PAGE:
The barrel on Carlos gun has a .770" muzzle diameter. It's basically a standard Win. Target barrel contour. Now with me saying that and you say your barrel is .785" that is totally possible as I've seen other barrels measure .780". Remember back in the day the barrels where done on a tracer lathe. Not cnc machines. So the dimensions did vary more than what most people think.

    I'll be able to look at Carlos gun at the end of August teaching a class at Quantico and the next day at Lejeune as I will be down there and can take more pic's of it and look at more detail if you need it.

    Later, Frank
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    Charger442

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    The rifle looks correct to be a Win. Mod. 70 used by the USMC. The rifle looks identical to Carlos rifle (which has the original safety) which I have handled several times and have pictures of it. Attached is one of them.

    His gun doesn't have the front sight block on the barrel. I cannot remember though if the front of the barrel is drilled and tapped for the screws for the block or not off the tip of my head.

    The barrel on Carlos gun has a .770" muzzle diameter. It's basically a standard Win. Target barrel contour. Now with me saying that and you say your barrel is .785" that is totally possible as I've seen other barrels measure .780". Remember back in the day the barrels where done on a tracer lathe. Not cnc machines. So the dimensions did vary more than what most people think.

    I'll be able to look at Carlos gun at the end of August teaching a class at Quantico and the next day at Lejeune as I will be down there and can take more pic's of it and look at more detail if you need it.

    Later, Frank
    Bartlein Barrels

    im squinting and maybe its wishful thinking, but it looks like two fill screws at the end of Hathcocks barrel there for the front sight block.
     

    Frank Green

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    im squinting and maybe its wishful thinking, but it looks like two fill screws at the end of Hathcocks barrel there for the front sight block.
    I think it is but not 100%. When I'm down there at the end of August...I'm going to take a bunch of close up pic's of the whole rifle. I've got a couple on my phone but not everything of what I would like to have for detail.

    Not a detailed pic....but here is my kid sitting in the living room dry firing it. You couldn't wipe the smile off his face. He's looking forward to being able to shoot it. Myself as well!
     

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    babyguppy

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    Came across this article.
    Figured someone might be up for a good read about the model 70 :)
     

    sandwarrior

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    Came across this article.
    Figured someone might be up for a good read about the model 70 :)
    Not exactly a good or flatering read about the M70, or snipers for that matter.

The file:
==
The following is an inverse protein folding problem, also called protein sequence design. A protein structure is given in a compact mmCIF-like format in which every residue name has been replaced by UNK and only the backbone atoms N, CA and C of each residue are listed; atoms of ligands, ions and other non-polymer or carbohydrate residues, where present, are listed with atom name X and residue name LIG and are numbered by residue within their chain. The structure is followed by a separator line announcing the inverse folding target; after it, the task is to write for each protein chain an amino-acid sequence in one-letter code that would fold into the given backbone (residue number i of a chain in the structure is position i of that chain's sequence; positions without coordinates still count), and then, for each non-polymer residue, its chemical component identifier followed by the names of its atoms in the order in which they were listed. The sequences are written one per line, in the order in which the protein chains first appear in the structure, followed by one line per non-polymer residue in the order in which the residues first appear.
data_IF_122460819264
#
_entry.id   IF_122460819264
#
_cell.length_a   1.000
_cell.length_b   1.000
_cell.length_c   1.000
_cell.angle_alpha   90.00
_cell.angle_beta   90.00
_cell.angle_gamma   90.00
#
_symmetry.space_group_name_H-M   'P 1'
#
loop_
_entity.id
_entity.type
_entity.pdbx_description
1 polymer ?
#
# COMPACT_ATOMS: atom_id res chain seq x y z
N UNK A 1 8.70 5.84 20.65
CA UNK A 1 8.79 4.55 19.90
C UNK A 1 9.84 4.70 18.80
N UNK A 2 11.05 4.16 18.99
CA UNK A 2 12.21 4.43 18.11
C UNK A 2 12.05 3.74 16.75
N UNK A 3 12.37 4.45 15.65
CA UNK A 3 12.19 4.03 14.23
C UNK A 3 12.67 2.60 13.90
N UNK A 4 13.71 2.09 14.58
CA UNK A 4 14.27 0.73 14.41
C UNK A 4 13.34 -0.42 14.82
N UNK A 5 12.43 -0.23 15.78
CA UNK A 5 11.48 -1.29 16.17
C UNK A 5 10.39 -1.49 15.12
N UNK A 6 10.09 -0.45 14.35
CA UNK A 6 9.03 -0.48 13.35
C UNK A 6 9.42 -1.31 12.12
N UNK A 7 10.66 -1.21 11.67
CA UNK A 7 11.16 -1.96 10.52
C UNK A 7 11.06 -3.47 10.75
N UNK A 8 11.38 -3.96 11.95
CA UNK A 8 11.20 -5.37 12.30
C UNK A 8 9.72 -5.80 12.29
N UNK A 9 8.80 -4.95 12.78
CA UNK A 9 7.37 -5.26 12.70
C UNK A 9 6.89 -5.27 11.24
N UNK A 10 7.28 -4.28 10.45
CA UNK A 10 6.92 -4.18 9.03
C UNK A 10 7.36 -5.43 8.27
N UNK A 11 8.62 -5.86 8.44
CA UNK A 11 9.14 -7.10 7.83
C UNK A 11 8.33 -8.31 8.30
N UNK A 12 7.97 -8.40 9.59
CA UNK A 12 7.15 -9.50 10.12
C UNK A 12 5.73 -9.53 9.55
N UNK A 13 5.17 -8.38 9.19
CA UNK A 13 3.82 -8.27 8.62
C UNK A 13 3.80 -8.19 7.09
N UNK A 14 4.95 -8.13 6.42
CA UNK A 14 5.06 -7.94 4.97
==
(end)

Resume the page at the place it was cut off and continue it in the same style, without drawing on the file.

Canfield maybe has a dim view of snipers, seeing the low stats of numbers killed. But what he doesn’t see is the value of the targets. Or, the psychological value of sniper kills. Combine that with the fact, that no other sniper rifle of the time could accomplish what the M70 did at the ranges it did.
    Re-read the article and focus how ‘anti-sniper’ Canfield is. His article is based on total kills. Not the value of each one.
    Not worth a read for those in the know.
    p.s. He also recommended not shooting a 6mm Lee Navy because his friend had one blow up and kill him. Never put forward the truth that his friend used unsuitable 30-40 brass that caused the accident. Using the right brass would have saved his friends life.
     

    babyguppy

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    Not exactly a good or flatering read about the M70, or snipers for that matter.
    Canfield maybe has a dim view of snipers, seeing the low stats of numbers killed. But what he doesn’t see is the value of the targets. Or, the psychological value of sniper kills. Combine that with the fact, that no other sniper rifle of the time could accomplish what the M70 did at the ranges it did.
    Re-read the article and focus how ‘anti-sniper’ Canfield is. His article is based on total kills. Not the value of each one.
    Not worth a read for those in the know.
    p.s. He also recommended not shooting a 6mm Lee Navy because his friend had one blow up and kill him. Never put forward the truth that his friend used unsuitable 30-40 brass that caused the accident. Using the right brass would have saved his friends life.
    I love my model 70 pre-69's
    from article
    "Despite this rebuff, the Marine Corps report went on to state that “[the] Model 70 Winchester is the most accurate American made, Caliber .30 on the market.”
     
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    sandwarrior

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    I love my model 70 pre-69's
    from article
    "Despite this rebuff, the Marine Corps report went on to state that “[the] Model 70 Winchester is the most accurate American made, Caliber .30 on the market.”
    Yeah, the Marine Corps said that, Canfield said it didn't much matter. That's where I'm coming from. It mattered!
     

    308pirate

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    Yeah, the Marine Corps said that, Canfield said it didn't much matter. That's where I'm coming from. It mattered!

    Author's Bio​

    Bruce N. Canfield

    Internationally recognized Historian of post-Civil War U.S. military weapons
    Long-time collector of U.S. military weapons
    Author of thirteen books on U.S. military weaponry:
    1. A Collector's Guide to the M1 Garand and M1 Carbine (out of print)
    2. A Collector's Guide to the '03 Springfield (out of print)